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PEOPLE STATE NEW YORK v. RONALD BEASLEY (12/10/69)

COURT OF APPEALS OF NEW YORK 1969.NY.43853 <http://www.versuslaw.com>; 255 N.E.2d 239; 25 N.Y.2d 483 decided: December 10, 1969. THE PEOPLE OF THE STATE OF NEW YORK, RESPONDENT,v.RONALD BEASLEY, APPELLANT People v. Beasley, 31 A.D.2d 851, reversed. Counsel Morris Zuckman for appellant. Arnold W. Proskin, District Attorney (Michael A. Feit of counsel), for respondent. Chief Judge Fuld and Judges Burke, Bergan, Breitel and Gibson concur with Judge Jasen; Judge Scileppi dissents and votes to affirm on the ground that the record indicates that the defendant, who was represented by counsel, had a full and complete understanding of the consequences of pleading guilty, thereby obviating the necessity for a hearing. Author: Jasen


People v. Beasley, Chief Judge Fuld and Judges Burke, Bergan, Breitel and Gibson concur with Judge Jasen; Judge Scileppi dissents and votes to affirm on the ground that the record indicates that the defendant, who was represented by counsel, had a full and complete understanding of the consequences of pleading guilty, thereby obviating the necessity for a hearing.

Author: Jasen

 In 1965, the defendant, who was 17 at the time, pleaded guilty to manslaughter in the first degree in satisfaction of an indictment charging him with (felony) murder in the first degree. Following his plea, he was sentenced to a term of from 10 to 20 years in prison.

Defendant brought this petition for a writ of error coram nobis alleging that it was error for the court to accept a plea of guilty after being notified that there was "some misunderstanding" with respect to the plea. Moreover, he states that certain statements made during sentencing imposed a duty on the trial court to make further inquiries as to the voluntariness of the plea. The writ was denied without a hearing and the Appellate Division unanimously affirmed.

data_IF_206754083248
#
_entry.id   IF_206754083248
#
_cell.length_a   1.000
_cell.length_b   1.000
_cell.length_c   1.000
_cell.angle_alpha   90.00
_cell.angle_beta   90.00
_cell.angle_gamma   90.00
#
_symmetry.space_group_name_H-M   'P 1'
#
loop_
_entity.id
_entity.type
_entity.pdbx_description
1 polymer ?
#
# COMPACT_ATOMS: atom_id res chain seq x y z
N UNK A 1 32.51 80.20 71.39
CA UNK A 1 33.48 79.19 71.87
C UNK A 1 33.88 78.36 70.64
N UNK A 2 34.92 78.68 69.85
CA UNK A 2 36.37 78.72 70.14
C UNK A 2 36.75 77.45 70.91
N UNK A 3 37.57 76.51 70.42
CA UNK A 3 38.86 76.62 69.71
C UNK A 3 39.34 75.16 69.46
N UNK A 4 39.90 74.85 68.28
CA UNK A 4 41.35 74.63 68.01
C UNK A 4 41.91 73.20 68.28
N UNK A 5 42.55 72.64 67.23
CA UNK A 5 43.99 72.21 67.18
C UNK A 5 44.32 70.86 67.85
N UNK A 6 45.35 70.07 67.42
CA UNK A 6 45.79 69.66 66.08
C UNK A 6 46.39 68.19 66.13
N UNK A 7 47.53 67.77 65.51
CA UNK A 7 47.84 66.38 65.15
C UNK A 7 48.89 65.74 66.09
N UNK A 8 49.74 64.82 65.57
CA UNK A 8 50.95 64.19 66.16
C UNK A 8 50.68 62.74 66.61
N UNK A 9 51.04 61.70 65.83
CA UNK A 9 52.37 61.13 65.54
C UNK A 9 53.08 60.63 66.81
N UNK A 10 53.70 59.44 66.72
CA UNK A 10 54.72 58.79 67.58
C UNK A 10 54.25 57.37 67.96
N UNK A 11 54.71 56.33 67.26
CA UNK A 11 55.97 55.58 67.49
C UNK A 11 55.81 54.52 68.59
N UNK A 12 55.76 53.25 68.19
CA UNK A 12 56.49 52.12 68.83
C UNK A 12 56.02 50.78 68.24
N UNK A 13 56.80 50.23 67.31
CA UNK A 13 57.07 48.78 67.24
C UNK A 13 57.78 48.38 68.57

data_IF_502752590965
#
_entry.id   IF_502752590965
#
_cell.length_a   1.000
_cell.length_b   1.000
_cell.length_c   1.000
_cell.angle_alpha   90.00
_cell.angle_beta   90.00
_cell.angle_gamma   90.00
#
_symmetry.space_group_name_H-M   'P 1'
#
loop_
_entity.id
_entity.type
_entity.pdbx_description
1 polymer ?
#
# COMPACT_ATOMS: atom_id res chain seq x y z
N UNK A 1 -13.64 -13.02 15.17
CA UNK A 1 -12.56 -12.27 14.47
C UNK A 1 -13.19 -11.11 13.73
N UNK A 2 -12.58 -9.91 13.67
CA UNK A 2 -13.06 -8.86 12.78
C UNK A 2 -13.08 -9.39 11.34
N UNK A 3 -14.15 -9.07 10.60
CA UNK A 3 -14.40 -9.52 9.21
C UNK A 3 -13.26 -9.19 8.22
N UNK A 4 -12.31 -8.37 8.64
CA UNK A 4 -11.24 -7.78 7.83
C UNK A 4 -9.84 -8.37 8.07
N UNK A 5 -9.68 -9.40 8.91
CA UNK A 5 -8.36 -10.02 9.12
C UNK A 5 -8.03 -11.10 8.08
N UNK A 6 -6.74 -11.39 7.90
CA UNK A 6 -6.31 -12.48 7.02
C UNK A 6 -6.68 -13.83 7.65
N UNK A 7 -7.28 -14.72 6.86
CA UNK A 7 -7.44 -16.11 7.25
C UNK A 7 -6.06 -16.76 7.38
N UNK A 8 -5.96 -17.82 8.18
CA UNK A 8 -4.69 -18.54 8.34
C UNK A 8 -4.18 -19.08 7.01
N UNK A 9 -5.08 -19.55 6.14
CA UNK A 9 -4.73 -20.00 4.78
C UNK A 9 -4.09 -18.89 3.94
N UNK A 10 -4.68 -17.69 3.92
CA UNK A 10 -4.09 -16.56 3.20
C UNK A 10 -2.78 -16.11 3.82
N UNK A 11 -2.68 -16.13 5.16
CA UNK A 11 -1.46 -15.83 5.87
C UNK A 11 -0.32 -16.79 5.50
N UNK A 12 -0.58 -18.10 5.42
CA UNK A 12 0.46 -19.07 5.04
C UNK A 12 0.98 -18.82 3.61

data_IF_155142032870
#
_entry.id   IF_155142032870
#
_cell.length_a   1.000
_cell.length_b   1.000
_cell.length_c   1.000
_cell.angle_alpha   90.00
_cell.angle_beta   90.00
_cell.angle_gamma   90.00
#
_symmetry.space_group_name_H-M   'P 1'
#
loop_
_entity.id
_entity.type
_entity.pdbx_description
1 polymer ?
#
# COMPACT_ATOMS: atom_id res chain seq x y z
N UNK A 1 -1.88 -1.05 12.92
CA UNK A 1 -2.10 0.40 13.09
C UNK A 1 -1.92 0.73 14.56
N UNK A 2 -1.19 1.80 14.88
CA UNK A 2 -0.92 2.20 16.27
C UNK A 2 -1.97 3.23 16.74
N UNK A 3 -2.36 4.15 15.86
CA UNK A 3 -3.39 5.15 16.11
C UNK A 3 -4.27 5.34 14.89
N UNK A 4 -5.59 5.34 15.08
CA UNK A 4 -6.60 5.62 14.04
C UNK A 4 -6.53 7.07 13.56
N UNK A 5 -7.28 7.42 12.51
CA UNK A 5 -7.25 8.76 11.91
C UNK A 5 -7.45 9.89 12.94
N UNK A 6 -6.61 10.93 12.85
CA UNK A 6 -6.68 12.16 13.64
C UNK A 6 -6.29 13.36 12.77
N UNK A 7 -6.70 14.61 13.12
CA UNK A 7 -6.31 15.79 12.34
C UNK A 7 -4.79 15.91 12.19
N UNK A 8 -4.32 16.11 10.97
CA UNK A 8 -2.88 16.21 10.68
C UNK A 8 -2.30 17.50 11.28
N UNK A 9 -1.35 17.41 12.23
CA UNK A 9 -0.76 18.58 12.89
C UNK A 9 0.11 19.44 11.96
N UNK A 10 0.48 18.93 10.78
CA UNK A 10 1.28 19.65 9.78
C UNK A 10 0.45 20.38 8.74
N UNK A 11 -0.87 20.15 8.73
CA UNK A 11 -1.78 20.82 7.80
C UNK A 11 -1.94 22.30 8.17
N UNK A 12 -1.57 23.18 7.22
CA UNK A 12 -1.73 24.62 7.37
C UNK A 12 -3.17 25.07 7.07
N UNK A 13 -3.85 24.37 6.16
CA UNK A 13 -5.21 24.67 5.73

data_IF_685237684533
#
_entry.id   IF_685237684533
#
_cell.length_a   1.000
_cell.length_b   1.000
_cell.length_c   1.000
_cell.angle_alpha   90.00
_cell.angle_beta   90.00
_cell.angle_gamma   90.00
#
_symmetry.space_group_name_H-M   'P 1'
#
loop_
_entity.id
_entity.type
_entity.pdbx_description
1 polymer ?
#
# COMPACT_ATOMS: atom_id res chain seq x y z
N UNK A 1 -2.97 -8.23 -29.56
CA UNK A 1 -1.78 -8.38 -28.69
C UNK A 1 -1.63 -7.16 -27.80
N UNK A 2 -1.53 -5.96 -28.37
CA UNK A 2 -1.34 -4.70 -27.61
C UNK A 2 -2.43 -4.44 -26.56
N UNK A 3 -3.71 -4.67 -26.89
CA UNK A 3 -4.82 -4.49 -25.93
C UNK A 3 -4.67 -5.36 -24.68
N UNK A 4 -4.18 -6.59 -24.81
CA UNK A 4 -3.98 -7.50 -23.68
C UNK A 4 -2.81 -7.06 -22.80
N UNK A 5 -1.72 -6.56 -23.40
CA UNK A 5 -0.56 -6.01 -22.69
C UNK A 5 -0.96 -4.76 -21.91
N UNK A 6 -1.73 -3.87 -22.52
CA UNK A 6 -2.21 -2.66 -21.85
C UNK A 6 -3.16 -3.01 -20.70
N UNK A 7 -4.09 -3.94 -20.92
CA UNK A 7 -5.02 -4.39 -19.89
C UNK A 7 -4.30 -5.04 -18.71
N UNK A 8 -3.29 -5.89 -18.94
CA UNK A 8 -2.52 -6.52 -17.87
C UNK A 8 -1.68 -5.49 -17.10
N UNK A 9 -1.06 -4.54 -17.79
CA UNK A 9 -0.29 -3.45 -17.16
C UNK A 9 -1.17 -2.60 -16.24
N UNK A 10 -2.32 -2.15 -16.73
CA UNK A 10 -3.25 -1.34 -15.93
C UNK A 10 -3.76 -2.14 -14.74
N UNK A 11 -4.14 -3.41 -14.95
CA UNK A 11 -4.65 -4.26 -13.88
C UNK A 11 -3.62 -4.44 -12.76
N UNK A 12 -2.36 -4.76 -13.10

Specifically, defendant argues that at plea-taking the trial court was advised of defense counsel's uncertainty as to the defendant's understanding of the proceedings before the court. Counsel there stated that "the defendant has had the plea explained to him and after some misunderstanding at first I think he sees now or understands what the Law is, insofar as this plea is concerned." (Emphasis added.)

In reply to this statement, the following colloquy took place:

"The Court: Well, now, the Court is going to question the defendant himself so that we can be sure that there are no misunderstandings. Lavigne, here, assigned by this Court, and you have talked this case over with him, is that correct?

"The Defendant: Yes, sir.

"The Court: Now, do you understand that if you plead guilty to this indictment as reduced to manslaughter in the First Degree you can be sentenced without any further procedure in this Court, there will be no trial, the Court is going to proceed to sentence here, do you understand that?

"The Defendant: Yes.

"The Court: Do you also understand that you are entitled to a trial and if you want to stand trial here it is your prerogative, and if you desire, after conferring and receiving the advice of counsel, if you desire to plead, that is also your prerogative. But if you do plead, you will be sentenced. Now, that is clear to you, is that correct?

"The Defendant: Yes.

"The Court: I understand your mother has been present here this morning and you have conferred with her as well, is that correct?

"The Defendant: Yes.

"The Court: All right, under all of these circumstances, the motion of the District Attorney is granted, the indictment here is reduced to the felony of manslaughter in the First ...


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